Overclocking, power consumption, temperature and benchmark …
AMD Ryzen 5 5600X Overclocking
We have overclocked here exclusively via PBO and were positively surprised! Although the CPU only boosted 50MHz above the maximum boost in the single-core boost, the all-core boost of 4.55GHz was only just below the maximum boost.
The all-core boost without PBO was just under 4.33 GHz in the test, which is a good 220 MHz less than with an active PBO.
AMD Ryzen 5 5600X power consumption
The pure CPU consumption values were given very moderately in CPU-Z, only 44.5W in singelcore boost with PBO and only 69W in allcore boost.
AMD Ryzen 5 5600X temperatures
With the Enermax AiO we were able to keep the CPU temperatures under control without any problems, even with PBO active and 4.55GHz allcore boost they didn’t go above 79°C. That sounds a bit much, but in fact this temperature range is harmless for the Ryzen 5000 series.
Now let’s move on to another exciting part, how does the Ryzen 5 5600X perform performance-wise?
AMD Ryzen 5 5600X Benchmarks
Let’s start with the benchmarks, first without PBO and then with PBO. Directly below are the values that we determined in comparison with the 2700X.
Cinebench R20 makes a start here. We can see that PBO does not affect the score, as expected, because there is a tie here.
However, the situation is completely different in multi-core, where the 200MHz increase in all-core is clearly noticeable.
Here you can already see very clear differences to the Ryzen 7 2700X, which cannot hold a candle to the 5600X in single-core benchmarks. Unfortunately, it also does not have much to report in multi-core.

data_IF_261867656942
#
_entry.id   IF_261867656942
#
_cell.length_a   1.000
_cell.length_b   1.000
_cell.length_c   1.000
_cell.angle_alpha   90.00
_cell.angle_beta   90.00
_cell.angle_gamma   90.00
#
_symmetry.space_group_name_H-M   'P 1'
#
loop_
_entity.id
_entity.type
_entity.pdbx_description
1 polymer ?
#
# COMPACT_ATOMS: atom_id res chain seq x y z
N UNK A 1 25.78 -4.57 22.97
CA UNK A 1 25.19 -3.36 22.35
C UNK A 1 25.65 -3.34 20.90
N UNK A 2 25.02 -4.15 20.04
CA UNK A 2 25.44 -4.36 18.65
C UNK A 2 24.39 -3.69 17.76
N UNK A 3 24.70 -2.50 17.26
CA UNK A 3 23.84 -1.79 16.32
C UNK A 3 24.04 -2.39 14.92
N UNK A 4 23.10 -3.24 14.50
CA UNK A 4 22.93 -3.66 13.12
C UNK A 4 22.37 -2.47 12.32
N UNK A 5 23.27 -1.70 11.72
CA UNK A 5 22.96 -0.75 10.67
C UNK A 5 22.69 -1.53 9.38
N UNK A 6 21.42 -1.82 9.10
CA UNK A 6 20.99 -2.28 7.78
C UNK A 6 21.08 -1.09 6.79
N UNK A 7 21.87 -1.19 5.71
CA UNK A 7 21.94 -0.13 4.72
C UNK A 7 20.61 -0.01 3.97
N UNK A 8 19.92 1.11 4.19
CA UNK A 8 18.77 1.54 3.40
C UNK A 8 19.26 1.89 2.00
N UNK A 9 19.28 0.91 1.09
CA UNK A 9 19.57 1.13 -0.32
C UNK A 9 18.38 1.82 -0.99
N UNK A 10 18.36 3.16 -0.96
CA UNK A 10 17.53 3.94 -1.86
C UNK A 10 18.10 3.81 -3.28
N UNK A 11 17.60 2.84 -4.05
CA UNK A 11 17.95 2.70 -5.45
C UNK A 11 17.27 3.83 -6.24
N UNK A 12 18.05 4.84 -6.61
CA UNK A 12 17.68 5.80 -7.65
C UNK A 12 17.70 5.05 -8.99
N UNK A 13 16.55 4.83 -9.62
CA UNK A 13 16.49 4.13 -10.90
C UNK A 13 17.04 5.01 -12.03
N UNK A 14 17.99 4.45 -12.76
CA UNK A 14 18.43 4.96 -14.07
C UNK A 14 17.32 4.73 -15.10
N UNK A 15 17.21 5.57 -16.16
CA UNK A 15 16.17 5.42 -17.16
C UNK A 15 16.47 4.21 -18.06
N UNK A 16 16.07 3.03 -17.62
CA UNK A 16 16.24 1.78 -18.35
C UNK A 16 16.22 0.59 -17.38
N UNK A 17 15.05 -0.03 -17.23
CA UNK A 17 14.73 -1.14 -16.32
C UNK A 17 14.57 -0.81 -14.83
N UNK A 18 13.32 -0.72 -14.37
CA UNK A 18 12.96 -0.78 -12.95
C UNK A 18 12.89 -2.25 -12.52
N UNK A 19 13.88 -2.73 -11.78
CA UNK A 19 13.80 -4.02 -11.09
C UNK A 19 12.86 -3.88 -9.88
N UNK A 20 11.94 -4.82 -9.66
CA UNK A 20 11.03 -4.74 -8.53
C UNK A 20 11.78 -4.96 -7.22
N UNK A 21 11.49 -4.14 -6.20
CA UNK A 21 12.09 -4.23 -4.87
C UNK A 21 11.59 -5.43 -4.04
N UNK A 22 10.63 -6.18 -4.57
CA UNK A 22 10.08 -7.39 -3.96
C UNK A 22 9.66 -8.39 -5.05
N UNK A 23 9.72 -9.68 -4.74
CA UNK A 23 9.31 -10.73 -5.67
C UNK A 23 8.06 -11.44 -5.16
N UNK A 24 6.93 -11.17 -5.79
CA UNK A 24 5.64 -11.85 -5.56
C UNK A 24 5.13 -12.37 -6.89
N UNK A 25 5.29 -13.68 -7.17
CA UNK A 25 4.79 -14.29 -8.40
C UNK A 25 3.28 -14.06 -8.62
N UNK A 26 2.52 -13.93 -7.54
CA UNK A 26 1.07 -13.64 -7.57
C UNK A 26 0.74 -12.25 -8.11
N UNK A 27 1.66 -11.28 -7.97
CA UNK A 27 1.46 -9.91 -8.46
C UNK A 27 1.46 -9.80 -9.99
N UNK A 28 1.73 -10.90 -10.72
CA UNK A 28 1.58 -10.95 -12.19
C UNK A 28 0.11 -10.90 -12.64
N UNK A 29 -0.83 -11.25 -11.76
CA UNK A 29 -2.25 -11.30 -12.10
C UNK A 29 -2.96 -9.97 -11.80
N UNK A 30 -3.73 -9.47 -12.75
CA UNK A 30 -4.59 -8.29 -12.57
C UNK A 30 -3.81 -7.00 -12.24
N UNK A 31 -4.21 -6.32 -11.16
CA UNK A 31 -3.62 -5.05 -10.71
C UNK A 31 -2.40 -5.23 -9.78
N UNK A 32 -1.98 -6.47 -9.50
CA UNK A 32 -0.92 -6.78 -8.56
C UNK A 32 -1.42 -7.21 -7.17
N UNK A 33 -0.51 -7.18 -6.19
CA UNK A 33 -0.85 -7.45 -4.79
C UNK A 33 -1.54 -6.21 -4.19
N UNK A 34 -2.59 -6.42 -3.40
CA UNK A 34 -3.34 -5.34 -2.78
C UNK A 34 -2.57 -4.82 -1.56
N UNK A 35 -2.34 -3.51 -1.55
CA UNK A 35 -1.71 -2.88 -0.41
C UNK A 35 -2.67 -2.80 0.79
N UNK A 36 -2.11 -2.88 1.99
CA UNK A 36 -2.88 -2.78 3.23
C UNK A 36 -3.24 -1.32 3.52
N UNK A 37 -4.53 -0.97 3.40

The situation repeats itself with CPU-Z PBO OFF …
PBO On …
Therefore, it does not look any different at CPU-Z.
The points in Firestrike are only marginally apart …
… but tends towards PBO OC, as you can see here in the AMD Ryzen 5 5600X benchmark with PBO On.
Even in Firestrike, the 2700X is over 2K points behind the 5600X.
The same game with Timespy.
PBO On …
Timespy depends more on the graphics card, so the scores here are all close to each other. However, if you look at the CPU points, the Zen+ is even marginally ahead here.
A bit more than 100 points difference in the PCMark is not really much.
The Ryzen 7 2700X clearly loses ground in PCMark. The difference of 2700 points is a good 33%.
Here you can also see Superposition with the AMD Ryzen 7 2700X.
In comparison, the Superposition benchmark with the AMD Ryzen 5 5600X PBO Off.
And superposition with the AMD Ryzen 5 5600X PBO On.